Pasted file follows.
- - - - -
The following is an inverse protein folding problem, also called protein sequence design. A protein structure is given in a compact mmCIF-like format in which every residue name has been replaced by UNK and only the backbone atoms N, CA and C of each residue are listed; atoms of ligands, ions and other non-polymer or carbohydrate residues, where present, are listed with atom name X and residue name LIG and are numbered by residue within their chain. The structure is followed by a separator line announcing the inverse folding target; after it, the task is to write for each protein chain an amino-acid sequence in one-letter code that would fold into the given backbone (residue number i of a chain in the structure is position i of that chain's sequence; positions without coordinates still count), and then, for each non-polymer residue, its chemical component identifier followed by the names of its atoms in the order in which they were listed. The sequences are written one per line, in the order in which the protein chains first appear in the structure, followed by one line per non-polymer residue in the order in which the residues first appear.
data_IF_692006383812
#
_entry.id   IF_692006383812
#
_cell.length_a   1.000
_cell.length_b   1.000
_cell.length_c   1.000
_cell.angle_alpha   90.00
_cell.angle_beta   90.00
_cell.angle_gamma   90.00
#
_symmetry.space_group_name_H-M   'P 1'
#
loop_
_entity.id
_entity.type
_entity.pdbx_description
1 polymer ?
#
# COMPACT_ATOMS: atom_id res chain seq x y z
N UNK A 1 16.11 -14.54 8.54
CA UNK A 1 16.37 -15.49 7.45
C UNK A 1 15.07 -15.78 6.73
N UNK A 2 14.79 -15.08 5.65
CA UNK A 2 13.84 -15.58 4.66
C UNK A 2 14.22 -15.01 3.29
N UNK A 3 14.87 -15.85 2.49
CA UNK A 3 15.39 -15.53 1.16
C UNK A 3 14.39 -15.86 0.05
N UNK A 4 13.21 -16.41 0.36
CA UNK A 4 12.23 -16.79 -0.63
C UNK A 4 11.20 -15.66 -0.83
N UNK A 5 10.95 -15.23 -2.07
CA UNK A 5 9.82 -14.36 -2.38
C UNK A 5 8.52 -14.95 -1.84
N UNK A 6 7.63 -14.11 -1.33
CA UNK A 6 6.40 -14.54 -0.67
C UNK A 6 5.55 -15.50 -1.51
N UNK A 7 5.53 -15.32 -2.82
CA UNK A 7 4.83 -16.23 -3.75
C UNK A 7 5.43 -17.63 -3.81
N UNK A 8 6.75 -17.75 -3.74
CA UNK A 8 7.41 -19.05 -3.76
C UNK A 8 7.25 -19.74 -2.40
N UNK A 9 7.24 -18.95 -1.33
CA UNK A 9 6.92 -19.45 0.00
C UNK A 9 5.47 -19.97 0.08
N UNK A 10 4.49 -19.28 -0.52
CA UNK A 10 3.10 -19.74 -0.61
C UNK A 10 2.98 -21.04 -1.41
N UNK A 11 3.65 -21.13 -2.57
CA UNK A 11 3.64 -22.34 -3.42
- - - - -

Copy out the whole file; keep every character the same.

The following is an inverse protein folding problem, also called protein sequence design. A protein structure is given in a compact mmCIF-like format in which every residue name has been replaced by UNK and only the backbone atoms N, CA and C of each residue are listed; atoms of ligands, ions and other non-polymer or carbohydrate residues, where present, are listed with atom name X and residue name LIG and are numbered by residue within their chain. The structure is followed by a separator line announcing the inverse folding target; after it, the task is to write for each protein chain an amino-acid sequence in one-letter code that would fold into the given backbone (residue number i of a chain in the structure is position i of that chain's sequence; positions without coordinates still count), and then, for each non-polymer residue, its chemical component identifier followed by the names of its atoms in the order in which they were listed. The sequences are written one per line, in the order in which the protein chains first appear in the structure, followed by one line per non-polymer residue in the order in which the residues first appear.
data_IF_692006383812
#
_entry.id   IF_692006383812
#
_cell.length_a   1.000
_cell.length_b   1.000
_cell.length_c   1.000
_cell.angle_alpha   90.00
_cell.angle_beta   90.00
_cell.angle_gamma   90.00
#
_symmetry.space_group_name_H-M   'P 1'
#
loop_
_entity.id
_entity.type
_entity.pdbx_description
1 polymer ?
#
# COMPACT_ATOMS: atom_id res chain seq x y z
N UNK A 1 16.11 -14.54 8.54
CA UNK A 1 16.37 -15.49 7.45
C UNK A 1 15.07 -15.78 6.73
N UNK A 2 14.79 -15.08 5.65
CA UNK A 2 13.84 -15.58 4.66
C UNK A 2 14.22 -15.01 3.29
N UNK A 3 14.87 -15.85 2.49
CA UNK A 3 15.39 -15.53 1.16
C UNK A 3 14.39 -15.86 0.05
N UNK A 4 13.21 -16.41 0.36
CA UNK A 4 12.23 -16.79 -0.63
C UNK A 4 11.20 -15.66 -0.83
N UNK A 5 10.95 -15.23 -2.07
CA UNK A 5 9.82 -14.36 -2.38
C UNK A 5 8.52 -14.95 -1.84
N UNK A 6 7.63 -14.11 -1.33
CA UNK A 6 6.40 -14.54 -0.67
C UNK A 6 5.55 -15.50 -1.51
N UNK A 7 5.53 -15.32 -2.82
CA UNK A 7 4.83 -16.23 -3.75
C UNK A 7 5.43 -17.63 -3.81
N UNK A 8 6.75 -17.75 -3.74
CA UNK A 8 7.41 -19.05 -3.76
C UNK A 8 7.25 -19.74 -2.40
N UNK A 9 7.24 -18.95 -1.33
CA UNK A 9 6.92 -19.45 0.00
C UNK A 9 5.47 -19.97 0.08
N UNK A 10 4.49 -19.28 -0.52
CA UNK A 10 3.10 -19.74 -0.61
C UNK A 10 2.98 -21.04 -1.41
N UNK A 11 3.65 -21.13 -2.57
CA UNK A 11 3.64 -22.34 -3.42